A Farm in Vermont

A family farm on a hillside in northern Vermont at the start of winter is like an empty table, ready to be set for a meal. These and other folksy aphorisms, brought to you by a digital eye on a flying robot stabilized by orbiting artificial satellites and electronic gyroscopes. The future is excellent!

A Farm in Vermont



Though English riding has much of its origin in hunts across the fields of rural estates, the sport is just as often trained indoors—particular at spacetime junctures like Salt Lake City on Christmas Eve.


Wyoming Wides

Along Interstate 80, stretches of winter Wyoming are wide and barren like I wouldn’t have believed.

Wyoming Setting

In a few stretches, mountains or wind farms crop up in the distance.

Wind Farm

But it’s perhaps this image of an orange house, like something from a mid-twentieth-century landscape painting, that best captures the experience.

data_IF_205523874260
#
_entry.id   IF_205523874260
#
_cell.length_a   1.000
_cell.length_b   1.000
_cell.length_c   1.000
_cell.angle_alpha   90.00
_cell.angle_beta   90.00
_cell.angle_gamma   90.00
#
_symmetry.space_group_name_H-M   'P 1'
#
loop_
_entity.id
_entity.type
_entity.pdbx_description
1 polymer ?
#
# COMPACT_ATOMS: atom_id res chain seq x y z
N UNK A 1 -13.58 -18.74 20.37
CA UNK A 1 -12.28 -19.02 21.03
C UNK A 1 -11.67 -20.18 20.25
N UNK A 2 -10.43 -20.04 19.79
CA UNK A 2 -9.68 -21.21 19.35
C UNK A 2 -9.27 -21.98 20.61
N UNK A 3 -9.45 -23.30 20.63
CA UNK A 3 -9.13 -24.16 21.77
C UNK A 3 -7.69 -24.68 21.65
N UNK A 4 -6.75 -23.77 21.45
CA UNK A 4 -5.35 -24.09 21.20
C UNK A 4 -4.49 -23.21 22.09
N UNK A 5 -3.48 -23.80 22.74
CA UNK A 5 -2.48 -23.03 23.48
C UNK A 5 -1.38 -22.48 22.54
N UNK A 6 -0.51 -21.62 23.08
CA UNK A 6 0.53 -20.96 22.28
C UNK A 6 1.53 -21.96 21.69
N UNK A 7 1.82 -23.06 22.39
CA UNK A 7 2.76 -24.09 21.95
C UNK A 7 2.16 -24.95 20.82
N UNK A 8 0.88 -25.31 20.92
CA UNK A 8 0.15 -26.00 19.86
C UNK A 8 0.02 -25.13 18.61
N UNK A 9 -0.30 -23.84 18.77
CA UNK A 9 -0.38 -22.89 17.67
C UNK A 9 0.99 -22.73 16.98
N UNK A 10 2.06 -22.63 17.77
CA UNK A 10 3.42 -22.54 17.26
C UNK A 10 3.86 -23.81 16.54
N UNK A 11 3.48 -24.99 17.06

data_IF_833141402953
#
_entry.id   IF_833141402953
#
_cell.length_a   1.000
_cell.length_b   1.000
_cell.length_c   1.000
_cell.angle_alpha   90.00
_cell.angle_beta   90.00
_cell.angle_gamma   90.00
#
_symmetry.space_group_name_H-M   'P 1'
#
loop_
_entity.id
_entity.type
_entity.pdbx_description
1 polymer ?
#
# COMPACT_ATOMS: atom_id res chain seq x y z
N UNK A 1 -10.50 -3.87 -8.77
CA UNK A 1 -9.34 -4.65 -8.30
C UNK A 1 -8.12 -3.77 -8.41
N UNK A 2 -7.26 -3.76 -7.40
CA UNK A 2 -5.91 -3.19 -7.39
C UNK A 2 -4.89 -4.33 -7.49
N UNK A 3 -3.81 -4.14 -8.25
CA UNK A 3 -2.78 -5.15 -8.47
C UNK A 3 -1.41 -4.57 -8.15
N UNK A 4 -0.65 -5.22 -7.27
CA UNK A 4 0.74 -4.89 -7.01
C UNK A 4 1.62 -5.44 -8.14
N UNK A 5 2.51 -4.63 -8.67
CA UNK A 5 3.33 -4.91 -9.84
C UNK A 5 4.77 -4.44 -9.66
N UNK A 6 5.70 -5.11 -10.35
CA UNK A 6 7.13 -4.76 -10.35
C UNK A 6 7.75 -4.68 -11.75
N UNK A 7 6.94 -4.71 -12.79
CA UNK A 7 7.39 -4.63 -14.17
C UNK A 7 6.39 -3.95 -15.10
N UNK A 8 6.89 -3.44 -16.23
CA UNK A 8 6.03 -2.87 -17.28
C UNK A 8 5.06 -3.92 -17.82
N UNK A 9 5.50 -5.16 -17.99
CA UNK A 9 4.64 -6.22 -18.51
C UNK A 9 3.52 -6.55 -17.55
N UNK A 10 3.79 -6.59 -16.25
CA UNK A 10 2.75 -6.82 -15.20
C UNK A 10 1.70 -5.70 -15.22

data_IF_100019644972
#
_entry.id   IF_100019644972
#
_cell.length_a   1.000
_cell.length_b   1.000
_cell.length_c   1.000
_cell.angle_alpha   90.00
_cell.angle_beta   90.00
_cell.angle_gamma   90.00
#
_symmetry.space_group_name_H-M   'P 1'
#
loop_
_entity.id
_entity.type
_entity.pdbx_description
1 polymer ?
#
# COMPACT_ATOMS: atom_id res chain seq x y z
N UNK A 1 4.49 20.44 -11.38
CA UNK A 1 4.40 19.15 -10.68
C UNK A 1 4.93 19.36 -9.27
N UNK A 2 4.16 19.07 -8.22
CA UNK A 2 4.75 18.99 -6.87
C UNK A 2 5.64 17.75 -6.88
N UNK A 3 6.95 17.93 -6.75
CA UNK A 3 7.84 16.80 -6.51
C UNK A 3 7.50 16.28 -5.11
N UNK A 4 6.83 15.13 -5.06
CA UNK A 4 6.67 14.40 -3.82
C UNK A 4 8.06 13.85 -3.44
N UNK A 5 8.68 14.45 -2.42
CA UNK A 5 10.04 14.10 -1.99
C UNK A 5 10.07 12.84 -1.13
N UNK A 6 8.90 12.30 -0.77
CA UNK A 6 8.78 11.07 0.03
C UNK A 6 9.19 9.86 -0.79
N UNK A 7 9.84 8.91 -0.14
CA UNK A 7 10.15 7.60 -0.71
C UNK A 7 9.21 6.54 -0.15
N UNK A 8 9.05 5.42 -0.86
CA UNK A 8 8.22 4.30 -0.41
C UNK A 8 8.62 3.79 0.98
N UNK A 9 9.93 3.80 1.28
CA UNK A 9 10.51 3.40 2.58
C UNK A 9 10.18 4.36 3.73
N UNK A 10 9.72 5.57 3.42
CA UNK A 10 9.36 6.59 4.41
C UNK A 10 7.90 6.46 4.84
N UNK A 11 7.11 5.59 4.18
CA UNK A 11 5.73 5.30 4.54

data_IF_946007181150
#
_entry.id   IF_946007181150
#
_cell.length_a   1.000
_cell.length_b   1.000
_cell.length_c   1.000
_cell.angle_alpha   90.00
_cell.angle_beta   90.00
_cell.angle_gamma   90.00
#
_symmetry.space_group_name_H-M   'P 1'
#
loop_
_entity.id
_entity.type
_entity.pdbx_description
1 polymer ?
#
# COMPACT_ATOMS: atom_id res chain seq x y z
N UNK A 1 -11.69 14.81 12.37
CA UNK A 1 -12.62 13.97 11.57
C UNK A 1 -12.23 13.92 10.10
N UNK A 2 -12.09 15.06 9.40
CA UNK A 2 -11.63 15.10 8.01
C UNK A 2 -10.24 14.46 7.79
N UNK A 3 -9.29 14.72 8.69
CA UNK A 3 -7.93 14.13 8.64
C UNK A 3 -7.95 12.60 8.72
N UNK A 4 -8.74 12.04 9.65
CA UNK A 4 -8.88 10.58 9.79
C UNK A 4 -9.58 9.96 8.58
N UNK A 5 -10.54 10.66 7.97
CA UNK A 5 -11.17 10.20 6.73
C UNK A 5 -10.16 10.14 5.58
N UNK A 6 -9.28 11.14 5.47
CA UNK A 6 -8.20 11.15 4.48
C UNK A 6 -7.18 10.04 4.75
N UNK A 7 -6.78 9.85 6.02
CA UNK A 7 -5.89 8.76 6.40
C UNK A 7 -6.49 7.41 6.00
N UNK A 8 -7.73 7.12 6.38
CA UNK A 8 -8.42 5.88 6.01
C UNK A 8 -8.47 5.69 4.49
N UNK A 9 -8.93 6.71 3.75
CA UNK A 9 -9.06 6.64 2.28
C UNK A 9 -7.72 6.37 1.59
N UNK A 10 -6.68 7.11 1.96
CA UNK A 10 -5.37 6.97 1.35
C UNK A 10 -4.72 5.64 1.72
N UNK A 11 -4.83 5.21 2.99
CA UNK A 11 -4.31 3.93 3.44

Wyoming Orange

Two Views of Western Nevada

Transcontinental driving in the dead of winter is all about dodging storms—but no one’s perfect. In the emptiness of Western Nevada, with only an occasional RV/farm combo to keep us company, the edge of a major storm ran into the setting sun.

Western Nevada Pastoral

“Post-apocalyptic” was the general vibe. The landscape was so large as to be without scale; I couldn’t tell you the actual height of the hills in the distance.

Somewhere in the American West

Nebraska Cows

Road tripping across America an experience both dramatic and (in the age of Interstate highways) mundane. When I made this trip three years ago, I documented it in a photoessay. Traveling the reverse direction, from the sprawl of the East Coast to the wide-open West, has been a more dramatic experience. The downside? Making the trip at the Winter Solstice has meant much less time each day for capturing the experience.

Nebraska Cows